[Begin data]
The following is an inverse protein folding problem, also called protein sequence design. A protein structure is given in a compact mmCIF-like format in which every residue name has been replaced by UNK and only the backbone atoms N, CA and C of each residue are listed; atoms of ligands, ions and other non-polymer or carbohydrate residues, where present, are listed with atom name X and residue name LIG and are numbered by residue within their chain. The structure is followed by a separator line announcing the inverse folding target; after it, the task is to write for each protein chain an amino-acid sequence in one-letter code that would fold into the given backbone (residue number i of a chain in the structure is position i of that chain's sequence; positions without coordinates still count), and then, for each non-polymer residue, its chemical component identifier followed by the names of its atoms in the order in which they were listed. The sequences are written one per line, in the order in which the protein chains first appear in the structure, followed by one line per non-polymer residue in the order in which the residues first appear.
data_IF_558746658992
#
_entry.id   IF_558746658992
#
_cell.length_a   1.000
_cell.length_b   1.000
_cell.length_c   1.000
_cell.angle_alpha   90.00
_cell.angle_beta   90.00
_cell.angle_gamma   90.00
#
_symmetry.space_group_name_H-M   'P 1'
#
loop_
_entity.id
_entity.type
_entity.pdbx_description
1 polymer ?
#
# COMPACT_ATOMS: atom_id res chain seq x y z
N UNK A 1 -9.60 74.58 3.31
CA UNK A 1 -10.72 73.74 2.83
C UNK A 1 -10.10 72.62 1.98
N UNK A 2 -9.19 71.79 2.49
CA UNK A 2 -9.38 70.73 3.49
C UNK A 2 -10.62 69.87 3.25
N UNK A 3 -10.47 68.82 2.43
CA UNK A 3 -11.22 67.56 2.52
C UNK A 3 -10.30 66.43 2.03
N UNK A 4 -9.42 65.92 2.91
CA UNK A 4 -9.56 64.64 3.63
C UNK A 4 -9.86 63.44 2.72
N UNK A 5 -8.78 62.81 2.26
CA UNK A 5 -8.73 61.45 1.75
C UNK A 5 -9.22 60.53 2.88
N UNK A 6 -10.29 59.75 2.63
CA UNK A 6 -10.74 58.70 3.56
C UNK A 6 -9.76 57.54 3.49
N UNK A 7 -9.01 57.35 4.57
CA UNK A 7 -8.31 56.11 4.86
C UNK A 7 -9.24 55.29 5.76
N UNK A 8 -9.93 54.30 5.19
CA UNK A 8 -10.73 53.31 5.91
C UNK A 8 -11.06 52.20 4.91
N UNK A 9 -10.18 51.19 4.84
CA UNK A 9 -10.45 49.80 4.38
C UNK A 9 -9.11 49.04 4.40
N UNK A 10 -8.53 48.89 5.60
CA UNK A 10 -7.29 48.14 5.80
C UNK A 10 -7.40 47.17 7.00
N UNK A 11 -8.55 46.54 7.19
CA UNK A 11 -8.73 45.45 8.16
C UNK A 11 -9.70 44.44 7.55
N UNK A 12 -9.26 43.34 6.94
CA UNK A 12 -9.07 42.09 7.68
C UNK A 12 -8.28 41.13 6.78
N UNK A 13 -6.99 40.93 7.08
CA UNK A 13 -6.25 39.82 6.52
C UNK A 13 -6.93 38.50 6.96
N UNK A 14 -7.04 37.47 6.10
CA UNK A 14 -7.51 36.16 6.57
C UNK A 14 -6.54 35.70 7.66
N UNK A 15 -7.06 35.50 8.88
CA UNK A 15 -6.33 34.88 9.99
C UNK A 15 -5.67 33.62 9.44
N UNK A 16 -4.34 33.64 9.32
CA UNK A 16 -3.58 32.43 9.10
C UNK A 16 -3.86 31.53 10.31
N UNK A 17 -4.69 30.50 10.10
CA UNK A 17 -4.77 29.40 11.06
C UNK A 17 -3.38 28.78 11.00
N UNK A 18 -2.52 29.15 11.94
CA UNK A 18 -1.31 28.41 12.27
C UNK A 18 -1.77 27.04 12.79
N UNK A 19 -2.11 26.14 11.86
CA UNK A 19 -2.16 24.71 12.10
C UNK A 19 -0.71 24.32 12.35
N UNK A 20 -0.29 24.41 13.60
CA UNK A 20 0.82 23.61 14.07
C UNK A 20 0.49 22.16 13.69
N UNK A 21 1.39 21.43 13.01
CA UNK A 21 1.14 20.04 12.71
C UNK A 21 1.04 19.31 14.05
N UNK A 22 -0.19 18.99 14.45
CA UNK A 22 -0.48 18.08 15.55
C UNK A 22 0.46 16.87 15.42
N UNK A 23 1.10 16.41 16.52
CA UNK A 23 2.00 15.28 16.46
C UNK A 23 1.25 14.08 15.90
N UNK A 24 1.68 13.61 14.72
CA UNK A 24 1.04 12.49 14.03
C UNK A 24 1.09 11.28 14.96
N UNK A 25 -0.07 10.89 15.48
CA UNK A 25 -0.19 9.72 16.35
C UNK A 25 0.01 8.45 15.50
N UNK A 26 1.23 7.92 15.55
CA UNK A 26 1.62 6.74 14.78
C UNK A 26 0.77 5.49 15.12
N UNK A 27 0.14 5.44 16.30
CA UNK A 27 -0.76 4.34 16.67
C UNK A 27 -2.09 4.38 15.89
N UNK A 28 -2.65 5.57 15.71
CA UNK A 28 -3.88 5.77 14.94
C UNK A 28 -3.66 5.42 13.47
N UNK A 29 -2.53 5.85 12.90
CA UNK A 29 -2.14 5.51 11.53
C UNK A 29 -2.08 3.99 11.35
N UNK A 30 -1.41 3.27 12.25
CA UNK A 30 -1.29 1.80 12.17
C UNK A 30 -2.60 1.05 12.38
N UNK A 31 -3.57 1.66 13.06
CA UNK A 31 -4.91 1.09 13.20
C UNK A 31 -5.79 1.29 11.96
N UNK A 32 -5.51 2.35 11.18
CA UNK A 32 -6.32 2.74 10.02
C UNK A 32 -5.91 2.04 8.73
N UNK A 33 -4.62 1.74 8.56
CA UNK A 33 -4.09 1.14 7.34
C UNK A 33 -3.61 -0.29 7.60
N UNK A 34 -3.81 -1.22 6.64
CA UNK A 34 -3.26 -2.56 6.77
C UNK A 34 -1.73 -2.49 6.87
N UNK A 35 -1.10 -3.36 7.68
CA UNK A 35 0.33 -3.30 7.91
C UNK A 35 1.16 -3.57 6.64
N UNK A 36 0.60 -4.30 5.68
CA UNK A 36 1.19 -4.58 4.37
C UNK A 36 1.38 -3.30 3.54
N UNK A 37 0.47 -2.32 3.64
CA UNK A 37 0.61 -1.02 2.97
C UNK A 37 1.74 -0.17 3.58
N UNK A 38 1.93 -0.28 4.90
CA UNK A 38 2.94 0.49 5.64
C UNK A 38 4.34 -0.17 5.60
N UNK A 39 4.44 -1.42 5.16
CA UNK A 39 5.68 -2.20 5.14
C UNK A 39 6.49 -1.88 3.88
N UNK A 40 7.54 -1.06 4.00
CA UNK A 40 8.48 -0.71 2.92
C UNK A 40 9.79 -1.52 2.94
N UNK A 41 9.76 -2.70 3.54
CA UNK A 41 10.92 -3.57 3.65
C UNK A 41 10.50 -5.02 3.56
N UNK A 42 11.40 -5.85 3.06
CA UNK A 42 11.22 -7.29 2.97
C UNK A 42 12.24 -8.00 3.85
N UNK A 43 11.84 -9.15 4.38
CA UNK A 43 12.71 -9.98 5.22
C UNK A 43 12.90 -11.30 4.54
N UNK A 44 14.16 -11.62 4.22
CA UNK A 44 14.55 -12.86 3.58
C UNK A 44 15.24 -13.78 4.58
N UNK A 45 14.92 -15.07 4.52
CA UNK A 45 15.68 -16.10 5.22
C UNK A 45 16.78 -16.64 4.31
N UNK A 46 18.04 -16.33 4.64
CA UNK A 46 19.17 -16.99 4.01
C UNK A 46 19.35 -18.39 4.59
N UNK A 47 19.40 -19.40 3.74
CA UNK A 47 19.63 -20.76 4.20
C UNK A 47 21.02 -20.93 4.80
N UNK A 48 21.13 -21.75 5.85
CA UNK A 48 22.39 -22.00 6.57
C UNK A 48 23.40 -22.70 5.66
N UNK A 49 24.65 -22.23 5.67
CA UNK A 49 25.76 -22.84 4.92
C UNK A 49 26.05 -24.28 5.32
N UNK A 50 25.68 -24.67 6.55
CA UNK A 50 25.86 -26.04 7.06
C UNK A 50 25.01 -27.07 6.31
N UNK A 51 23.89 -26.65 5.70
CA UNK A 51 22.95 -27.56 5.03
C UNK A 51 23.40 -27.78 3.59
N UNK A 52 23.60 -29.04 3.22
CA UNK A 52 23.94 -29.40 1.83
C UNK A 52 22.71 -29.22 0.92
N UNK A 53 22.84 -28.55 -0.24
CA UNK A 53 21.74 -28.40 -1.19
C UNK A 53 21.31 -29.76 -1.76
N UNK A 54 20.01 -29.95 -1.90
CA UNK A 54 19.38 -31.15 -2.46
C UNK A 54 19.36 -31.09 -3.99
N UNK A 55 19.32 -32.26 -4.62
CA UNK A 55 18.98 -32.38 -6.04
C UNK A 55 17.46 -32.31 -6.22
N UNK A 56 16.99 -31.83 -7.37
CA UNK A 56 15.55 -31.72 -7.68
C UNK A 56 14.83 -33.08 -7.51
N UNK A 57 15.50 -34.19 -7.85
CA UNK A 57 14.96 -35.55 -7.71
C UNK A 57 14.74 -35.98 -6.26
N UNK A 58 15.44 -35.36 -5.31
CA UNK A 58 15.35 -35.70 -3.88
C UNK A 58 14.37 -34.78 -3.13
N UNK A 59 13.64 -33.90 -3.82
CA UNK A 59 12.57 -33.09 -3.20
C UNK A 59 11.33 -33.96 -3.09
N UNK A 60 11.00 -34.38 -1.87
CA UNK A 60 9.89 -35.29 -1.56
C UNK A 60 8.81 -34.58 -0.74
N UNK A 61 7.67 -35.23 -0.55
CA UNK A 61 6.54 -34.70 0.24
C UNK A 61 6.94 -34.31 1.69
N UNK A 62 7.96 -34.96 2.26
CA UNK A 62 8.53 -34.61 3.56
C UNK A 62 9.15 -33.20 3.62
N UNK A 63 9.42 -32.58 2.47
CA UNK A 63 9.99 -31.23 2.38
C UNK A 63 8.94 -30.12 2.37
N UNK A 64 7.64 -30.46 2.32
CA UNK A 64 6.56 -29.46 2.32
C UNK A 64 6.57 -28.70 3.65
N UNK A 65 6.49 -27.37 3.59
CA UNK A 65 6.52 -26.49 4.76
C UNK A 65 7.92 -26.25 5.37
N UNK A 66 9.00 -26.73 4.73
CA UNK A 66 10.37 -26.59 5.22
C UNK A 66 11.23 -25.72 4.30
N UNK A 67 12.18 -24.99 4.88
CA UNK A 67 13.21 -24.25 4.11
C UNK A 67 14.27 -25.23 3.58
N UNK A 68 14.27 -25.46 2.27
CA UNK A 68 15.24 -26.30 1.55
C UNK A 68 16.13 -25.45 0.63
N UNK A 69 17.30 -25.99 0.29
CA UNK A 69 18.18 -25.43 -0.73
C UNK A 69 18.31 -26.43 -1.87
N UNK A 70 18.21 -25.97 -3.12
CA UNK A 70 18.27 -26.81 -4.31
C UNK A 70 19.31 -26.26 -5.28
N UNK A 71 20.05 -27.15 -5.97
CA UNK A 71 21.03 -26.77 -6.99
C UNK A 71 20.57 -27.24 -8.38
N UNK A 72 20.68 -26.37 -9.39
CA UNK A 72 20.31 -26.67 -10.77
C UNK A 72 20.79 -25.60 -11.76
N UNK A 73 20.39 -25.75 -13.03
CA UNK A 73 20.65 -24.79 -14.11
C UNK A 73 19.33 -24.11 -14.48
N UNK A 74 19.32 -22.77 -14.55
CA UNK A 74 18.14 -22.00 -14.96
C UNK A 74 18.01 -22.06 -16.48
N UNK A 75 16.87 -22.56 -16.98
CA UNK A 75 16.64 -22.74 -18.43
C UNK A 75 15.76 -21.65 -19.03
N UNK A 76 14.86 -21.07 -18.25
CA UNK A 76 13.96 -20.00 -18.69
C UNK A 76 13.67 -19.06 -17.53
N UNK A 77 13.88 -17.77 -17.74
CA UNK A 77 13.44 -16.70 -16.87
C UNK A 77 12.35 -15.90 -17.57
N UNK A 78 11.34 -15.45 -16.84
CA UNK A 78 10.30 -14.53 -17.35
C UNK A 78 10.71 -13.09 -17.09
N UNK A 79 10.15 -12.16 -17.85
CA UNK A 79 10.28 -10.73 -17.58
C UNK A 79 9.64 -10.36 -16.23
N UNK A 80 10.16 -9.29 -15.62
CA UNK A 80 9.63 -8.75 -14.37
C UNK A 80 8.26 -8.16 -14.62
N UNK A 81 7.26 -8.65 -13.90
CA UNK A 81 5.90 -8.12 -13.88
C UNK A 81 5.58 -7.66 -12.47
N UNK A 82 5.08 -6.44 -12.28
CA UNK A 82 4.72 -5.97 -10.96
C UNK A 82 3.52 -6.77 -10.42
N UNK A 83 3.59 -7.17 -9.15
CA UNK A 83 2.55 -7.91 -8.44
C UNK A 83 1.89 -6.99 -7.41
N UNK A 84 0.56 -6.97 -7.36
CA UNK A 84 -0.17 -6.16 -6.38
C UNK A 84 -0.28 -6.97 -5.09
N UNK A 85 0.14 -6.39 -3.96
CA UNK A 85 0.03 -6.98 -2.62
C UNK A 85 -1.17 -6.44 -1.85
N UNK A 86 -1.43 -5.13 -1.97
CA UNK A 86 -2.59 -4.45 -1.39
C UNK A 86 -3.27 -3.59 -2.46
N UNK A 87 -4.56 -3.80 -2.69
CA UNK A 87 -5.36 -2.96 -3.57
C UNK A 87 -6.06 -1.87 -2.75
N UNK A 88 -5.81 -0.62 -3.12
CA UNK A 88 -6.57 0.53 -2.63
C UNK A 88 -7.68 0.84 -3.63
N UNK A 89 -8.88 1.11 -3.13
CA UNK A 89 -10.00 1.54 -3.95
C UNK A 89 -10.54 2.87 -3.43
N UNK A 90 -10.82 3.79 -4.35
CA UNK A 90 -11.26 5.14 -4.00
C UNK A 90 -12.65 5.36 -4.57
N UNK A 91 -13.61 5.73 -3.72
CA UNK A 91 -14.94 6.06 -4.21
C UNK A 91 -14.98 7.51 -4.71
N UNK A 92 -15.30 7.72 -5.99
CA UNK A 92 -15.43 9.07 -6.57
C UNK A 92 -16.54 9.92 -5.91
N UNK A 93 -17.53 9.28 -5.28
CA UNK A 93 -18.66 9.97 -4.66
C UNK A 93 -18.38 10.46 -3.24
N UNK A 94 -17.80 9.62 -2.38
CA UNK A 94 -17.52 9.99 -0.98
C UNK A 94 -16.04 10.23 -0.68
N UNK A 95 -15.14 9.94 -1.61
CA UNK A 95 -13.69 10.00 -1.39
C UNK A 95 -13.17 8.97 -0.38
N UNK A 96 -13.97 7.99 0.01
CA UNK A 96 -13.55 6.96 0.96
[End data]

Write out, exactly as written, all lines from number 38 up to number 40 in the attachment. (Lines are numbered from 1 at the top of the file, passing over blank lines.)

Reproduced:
CA UNK A 6 -10.74 58.70 3.56
C UNK A 6 -9.76 57.54 3.49
N UNK A 7 -9.01 57.35 4.57